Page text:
>>> ones, run-time and/or development ones?
>> In general, any ones.  Is there a reason at the model level to  
>> separate build time from runtime?  There may be benefits for  
>> managing the instances but I don't see differences at the model  
>> level.
>>> 3) should the governance model in SOA RA promote the best  
>>> practices in SOA governance (if YES, what are they and how are  
>>> they reflected in here)?
>> It does to a certain extent just on the basis of what is included  
>> and how it weaves together.  The model should support practices  
>> that are more locally specific and support local management.
>>> I know, asking questions is much easier than answering them,  
>>> nevertheless...
>> If you don't ask, someone else will :-)
>>>  - Michael
>>> /_ _/
>>> Important: Fidelity Investments International (Reg. No.1448245),  
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>>> index.html
>> Ken
>>> -------------------------------------------------------------------- 
>>> ----
>>>     *From:* Ken Laskey [mailto:klaskey@mitre.org]
>>>     *Sent:* 10 September 2007 14:49
>>>     *To:* soa-rm-ra@lists.oasis-open.org
>>>     <mailto:soa-rm-ra@lists.oasis-open.org>
>>>     *Subject:* [soa-rm-ra] governance musings over the weekend
>>>     Another tweak to the governance model, this time adding a class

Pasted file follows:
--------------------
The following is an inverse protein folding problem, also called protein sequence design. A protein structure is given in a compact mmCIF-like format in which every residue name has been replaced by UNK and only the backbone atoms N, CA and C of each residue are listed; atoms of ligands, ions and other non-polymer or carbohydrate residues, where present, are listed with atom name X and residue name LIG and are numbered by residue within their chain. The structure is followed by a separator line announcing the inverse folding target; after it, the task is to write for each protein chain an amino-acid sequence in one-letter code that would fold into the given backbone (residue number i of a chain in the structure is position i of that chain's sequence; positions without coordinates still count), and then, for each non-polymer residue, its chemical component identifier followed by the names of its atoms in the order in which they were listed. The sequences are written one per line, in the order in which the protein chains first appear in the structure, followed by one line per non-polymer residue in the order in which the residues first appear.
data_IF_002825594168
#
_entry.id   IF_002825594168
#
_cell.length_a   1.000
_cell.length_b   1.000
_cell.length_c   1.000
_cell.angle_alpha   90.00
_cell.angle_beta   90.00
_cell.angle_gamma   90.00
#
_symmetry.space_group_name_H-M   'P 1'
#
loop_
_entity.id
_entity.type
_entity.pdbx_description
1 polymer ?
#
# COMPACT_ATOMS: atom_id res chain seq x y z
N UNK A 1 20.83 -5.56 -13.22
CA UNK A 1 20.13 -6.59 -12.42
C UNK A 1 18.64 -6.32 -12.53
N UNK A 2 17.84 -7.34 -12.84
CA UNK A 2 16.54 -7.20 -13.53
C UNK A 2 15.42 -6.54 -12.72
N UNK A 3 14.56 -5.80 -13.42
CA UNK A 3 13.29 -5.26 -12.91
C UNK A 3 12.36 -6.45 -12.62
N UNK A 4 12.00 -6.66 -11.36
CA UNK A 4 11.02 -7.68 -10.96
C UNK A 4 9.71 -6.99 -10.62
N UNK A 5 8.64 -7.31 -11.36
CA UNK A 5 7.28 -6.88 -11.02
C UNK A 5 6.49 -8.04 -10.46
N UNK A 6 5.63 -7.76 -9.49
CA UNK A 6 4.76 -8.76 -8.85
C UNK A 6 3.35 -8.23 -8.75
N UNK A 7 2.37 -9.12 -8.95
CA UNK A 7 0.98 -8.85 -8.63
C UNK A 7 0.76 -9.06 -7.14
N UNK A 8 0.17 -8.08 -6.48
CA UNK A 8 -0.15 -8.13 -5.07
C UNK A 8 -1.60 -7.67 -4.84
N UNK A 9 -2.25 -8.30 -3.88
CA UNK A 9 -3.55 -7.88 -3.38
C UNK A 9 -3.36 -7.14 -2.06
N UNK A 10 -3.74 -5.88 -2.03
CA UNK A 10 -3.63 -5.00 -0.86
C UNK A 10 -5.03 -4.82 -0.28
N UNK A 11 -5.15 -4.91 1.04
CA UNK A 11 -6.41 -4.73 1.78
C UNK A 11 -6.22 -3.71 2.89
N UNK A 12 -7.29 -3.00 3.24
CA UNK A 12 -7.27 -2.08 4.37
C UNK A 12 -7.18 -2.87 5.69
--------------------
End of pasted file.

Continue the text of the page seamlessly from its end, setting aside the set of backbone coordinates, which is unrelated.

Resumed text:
>>>     for Metrics Collection and new relationships.
>>>     <governance 20070910.png>
>>>     Given a model of Governance, the next question on my mind is how
>>>     does it affect architecture. Some thoughts along those lines:
>>>     Architecture implications
>>>     - need mechanisms to create and catalog Policies, Rules, and
>>>     Regulation
>>>     - need reliable access to specifics of current Governance
>>>     Framework and Governance Processes
>>>     - need mechanisms to collect metrics
>>>     - need mechanisms for Participants to access metrics
>>>     - need enforcement mechanisms for Management Body
>>>     Assumptions
>>>     - You cannot govern what you cannot measure
>>>     - You cannot govern what does not agree to be governed
>>>     - expectations on what can and will be governed must match the
>>>     reality of what is possible and what is the collective will to
>>>     see done
>>>     - need to manage (including configuration management and CRUD
>>>     processes)Governance Framework and Governance  
>>> Processes,Policies,
>>>     Rules, and Regulations but not Goals
>>>     - I don't care where the Goals originated beyond saying they  
>>> come
>>>     from Participants
>>>     - I don't care if they are "good" Goals or "bad" Goals  
>>> because it
>>>     is up to Governance to come up with the set that serves those  
>>> who
>>>     want to remain Participants, and the SOA machinery should be
>>>     agnostic to the quality of the Goals or the make-up of the
>>>     Participants
>>>     - There may be many parallel or interacting Governance
>>>     environment with which a given Participant must interact.
>>>     Ken
>>> -------------------------------------------------------------------- 
>>> ----------------------
>>>     Ken Laskey
>>>     MITRE Corporation, M/S H305 phone: 703-983-7934
>>>     7515 Colshire Drive fax: 703-983-1379
>>>     McLean VA 22102-7508
>> --------------------------------------------------------------------- 
>> ---------------------
>> Ken Laskey
>> MITRE Corporation, M/S H305     phone:  703-983-7934
>> 7515 Colshire Drive                        fax:        703-983-1379
>> McLean VA 22102-7508
> -- 
> Don Flinn
> President
> Mansurus LLC
> e-mail: flinn@alum.mit.edu
> Tel: 781-856-7230
> http://mansurus.com